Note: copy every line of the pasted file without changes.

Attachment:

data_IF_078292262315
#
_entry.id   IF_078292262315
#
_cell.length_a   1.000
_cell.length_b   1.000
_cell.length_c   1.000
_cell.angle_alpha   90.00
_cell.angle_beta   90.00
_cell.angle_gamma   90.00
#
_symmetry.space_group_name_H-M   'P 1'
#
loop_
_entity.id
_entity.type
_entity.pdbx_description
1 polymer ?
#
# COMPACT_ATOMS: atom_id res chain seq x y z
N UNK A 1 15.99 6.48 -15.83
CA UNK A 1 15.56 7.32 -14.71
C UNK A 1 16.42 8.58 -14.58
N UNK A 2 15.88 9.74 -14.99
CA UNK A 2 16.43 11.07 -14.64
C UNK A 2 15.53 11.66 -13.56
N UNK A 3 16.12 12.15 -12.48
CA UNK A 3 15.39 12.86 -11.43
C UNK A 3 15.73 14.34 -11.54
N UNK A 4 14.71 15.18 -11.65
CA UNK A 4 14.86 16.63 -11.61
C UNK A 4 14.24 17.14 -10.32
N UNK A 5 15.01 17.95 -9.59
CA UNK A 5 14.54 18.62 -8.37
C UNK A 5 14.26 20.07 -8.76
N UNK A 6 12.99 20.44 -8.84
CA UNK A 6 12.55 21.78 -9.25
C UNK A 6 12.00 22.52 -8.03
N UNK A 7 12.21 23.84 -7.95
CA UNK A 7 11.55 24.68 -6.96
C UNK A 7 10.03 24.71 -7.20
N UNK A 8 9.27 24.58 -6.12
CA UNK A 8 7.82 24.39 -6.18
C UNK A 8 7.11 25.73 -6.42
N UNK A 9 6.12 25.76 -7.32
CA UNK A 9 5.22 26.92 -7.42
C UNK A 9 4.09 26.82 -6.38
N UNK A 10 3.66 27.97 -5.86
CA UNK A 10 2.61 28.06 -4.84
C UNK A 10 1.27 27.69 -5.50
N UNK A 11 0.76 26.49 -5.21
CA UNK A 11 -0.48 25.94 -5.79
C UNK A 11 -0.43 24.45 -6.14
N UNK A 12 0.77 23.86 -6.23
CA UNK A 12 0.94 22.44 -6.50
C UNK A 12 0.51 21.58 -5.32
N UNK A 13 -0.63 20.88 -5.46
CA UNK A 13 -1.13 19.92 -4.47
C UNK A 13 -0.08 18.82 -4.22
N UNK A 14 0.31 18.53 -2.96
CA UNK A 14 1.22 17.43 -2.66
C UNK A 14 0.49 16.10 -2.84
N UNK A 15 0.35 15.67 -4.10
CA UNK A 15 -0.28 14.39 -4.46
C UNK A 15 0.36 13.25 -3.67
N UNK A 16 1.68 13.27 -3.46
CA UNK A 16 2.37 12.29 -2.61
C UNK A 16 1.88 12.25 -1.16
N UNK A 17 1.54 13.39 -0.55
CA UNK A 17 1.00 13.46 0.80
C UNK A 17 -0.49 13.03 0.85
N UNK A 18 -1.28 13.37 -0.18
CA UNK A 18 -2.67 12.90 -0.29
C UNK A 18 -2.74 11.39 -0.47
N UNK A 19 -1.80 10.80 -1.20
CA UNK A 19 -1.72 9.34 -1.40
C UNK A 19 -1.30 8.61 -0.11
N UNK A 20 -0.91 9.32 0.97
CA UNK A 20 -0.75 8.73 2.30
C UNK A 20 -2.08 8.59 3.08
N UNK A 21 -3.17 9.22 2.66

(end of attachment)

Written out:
data_IF_078292262315
#
_entry.id   IF_078292262315
#
_cell.length_a   1.000
_cell.length_b   1.000
_cell.length_c   1.000
_cell.angle_alpha   90.00
_cell.angle_beta   90.00
_cell.angle_gamma   90.00
#
_symmetry.space_group_name_H-M   'P 1'
#
loop_
_entity.id
_entity.type
_entity.pdbx_description
1 polymer ?
#
# COMPACT_ATOMS: atom_id res chain seq x y z
N UNK A 1 15.99 6.48 -15.83
CA UNK A 1 15.56 7.32 -14.71
C UNK A 1 16.42 8.58 -14.58
N UNK A 2 15.88 9.74 -14.99
CA UNK A 2 16.43 11.07 -14.64
C UNK A 2 15.53 11.66 -13.56
N UNK A 3 16.12 12.15 -12.48
CA UNK A 3 15.39 12.86 -11.43
C UNK A 3 15.73 14.34 -11.54
N UNK A 4 14.71 15.18 -11.65
CA UNK A 4 14.86 16.63 -11.61
C UNK A 4 14.24 17.14 -10.32
N UNK A 5 15.01 17.95 -9.59
CA UNK A 5 14.54 18.62 -8.37
C UNK A 5 14.26 20.07 -8.76
N UNK A 6 12.99 20.44 -8.84
CA UNK A 6 12.55 21.78 -9.25
C UNK A 6 12.00 22.52 -8.03
N UNK A 7 12.21 23.84 -7.95
CA UNK A 7 11.55 24.68 -6.96
C UNK A 7 10.03 24.71 -7.20
N UNK A 8 9.27 24.58 -6.12
CA UNK A 8 7.82 24.39 -6.18
C UNK A 8 7.11 25.73 -6.42
N UNK A 9 6.12 25.76 -7.32
CA UNK A 9 5.22 26.92 -7.42
C UNK A 9 4.09 26.82 -6.38
N UNK A 10 3.66 27.97 -5.86
CA UNK A 10 2.61 28.06 -4.84
C UNK A 10 1.27 27.69 -5.50
N UNK A 11 0.76 26.49 -5.21
CA UNK A 11 -0.48 25.94 -5.79
C UNK A 11 -0.43 24.45 -6.14
N UNK A 12 0.77 23.86 -6.23
CA UNK A 12 0.94 22.44 -6.50
C UNK A 12 0.51 21.58 -5.32
N UNK A 13 -0.63 20.88 -5.46
CA UNK A 13 -1.13 19.92 -4.47
C UNK A 13 -0.08 18.82 -4.22
N UNK A 14 0.31 18.53 -2.96
CA UNK A 14 1.22 17.43 -2.66
C UNK A 14 0.49 16.10 -2.84
N UNK A 15 0.35 15.67 -4.10
CA UNK A 15 -0.28 14.39 -4.46
C UNK A 15 0.36 13.25 -3.67
N UNK A 16 1.68 13.27 -3.46
CA UNK A 16 2.37 12.29 -2.61
C UNK A 16 1.88 12.25 -1.16
N UNK A 17 1.54 13.39 -0.55
CA UNK A 17 1.00 13.46 0.80
C UNK A 17 -0.49 13.03 0.85
N UNK A 18 -1.28 13.37 -0.18
CA UNK A 18 -2.67 12.90 -0.29
C UNK A 18 -2.74 11.39 -0.47
N UNK A 19 -1.80 10.80 -1.20
CA UNK A 19 -1.72 9.34 -1.40
C UNK A 19 -1.30 8.61 -0.11
N UNK A 20 -0.91 9.32 0.97
CA UNK A 20 -0.75 8.73 2.30
C UNK A 20 -2.08 8.59 3.08
N UNK A 21 -3.17 9.22 2.66